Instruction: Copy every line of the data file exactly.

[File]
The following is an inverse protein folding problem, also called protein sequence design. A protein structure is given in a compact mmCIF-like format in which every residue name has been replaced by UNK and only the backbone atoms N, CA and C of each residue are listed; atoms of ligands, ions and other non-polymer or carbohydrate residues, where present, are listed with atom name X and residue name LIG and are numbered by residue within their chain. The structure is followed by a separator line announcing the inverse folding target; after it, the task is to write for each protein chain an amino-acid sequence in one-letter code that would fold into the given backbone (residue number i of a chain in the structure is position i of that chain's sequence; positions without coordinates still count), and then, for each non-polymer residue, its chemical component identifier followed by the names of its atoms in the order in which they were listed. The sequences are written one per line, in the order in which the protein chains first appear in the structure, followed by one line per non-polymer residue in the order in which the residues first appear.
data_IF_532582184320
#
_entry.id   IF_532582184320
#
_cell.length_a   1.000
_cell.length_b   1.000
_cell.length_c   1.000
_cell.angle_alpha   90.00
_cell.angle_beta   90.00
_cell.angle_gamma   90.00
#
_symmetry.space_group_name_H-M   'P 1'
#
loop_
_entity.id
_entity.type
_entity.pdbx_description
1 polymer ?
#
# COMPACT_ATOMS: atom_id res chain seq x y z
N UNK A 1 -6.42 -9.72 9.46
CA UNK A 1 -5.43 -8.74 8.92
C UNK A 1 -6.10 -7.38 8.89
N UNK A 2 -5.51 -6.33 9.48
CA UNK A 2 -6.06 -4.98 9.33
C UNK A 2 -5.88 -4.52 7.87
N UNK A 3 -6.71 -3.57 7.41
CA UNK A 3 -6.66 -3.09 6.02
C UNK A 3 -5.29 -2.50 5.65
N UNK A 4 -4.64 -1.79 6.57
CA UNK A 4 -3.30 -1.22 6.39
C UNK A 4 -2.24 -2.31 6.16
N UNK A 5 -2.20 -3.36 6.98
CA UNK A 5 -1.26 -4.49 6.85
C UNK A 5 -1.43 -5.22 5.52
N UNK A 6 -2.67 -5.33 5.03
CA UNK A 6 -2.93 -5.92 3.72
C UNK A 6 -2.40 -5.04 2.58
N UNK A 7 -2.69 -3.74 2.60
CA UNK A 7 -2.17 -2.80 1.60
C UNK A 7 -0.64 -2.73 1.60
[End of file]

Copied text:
The following is an inverse protein folding problem, also called protein sequence design. A protein structure is given in a compact mmCIF-like format in which every residue name has been replaced by UNK and only the backbone atoms N, CA and C of each residue are listed; atoms of ligands, ions and other non-polymer or carbohydrate residues, where present, are listed with atom name X and residue name LIG and are numbered by residue within their chain. The structure is followed by a separator line announcing the inverse folding target; after it, the task is to write for each protein chain an amino-acid sequence in one-letter code that would fold into the given backbone (residue number i of a chain in the structure is position i of that chain's sequence; positions without coordinates still count), and then, for each non-polymer residue, its chemical component identifier followed by the names of its atoms in the order in which they were listed. The sequences are written one per line, in the order in which the protein chains first appear in the structure, followed by one line per non-polymer residue in the order in which the residues first appear.
data_IF_532582184320
#
_entry.id   IF_532582184320
#
_cell.length_a   1.000
_cell.length_b   1.000
_cell.length_c   1.000
_cell.angle_alpha   90.00
_cell.angle_beta   90.00
_cell.angle_gamma   90.00
#
_symmetry.space_group_name_H-M   'P 1'
#
loop_
_entity.id
_entity.type
_entity.pdbx_description
1 polymer ?
#
# COMPACT_ATOMS: atom_id res chain seq x y z
N UNK A 1 -6.42 -9.72 9.46
CA UNK A 1 -5.43 -8.74 8.92
C UNK A 1 -6.10 -7.38 8.89
N UNK A 2 -5.51 -6.33 9.48
CA UNK A 2 -6.06 -4.98 9.33
C UNK A 2 -5.88 -4.52 7.87
N UNK A 3 -6.71 -3.57 7.41
CA UNK A 3 -6.66 -3.09 6.02
C UNK A 3 -5.29 -2.50 5.65
N UNK A 4 -4.64 -1.79 6.57
CA UNK A 4 -3.30 -1.22 6.39
C UNK A 4 -2.24 -2.31 6.16
N UNK A 5 -2.20 -3.36 6.98
CA UNK A 5 -1.26 -4.49 6.85
C UNK A 5 -1.43 -5.22 5.52
N UNK A 6 -2.67 -5.33 5.03
CA UNK A 6 -2.93 -5.92 3.72
C UNK A 6 -2.40 -5.04 2.58
N UNK A 7 -2.69 -3.74 2.60
CA UNK A 7 -2.17 -2.80 1.60
C UNK A 7 -0.64 -2.73 1.60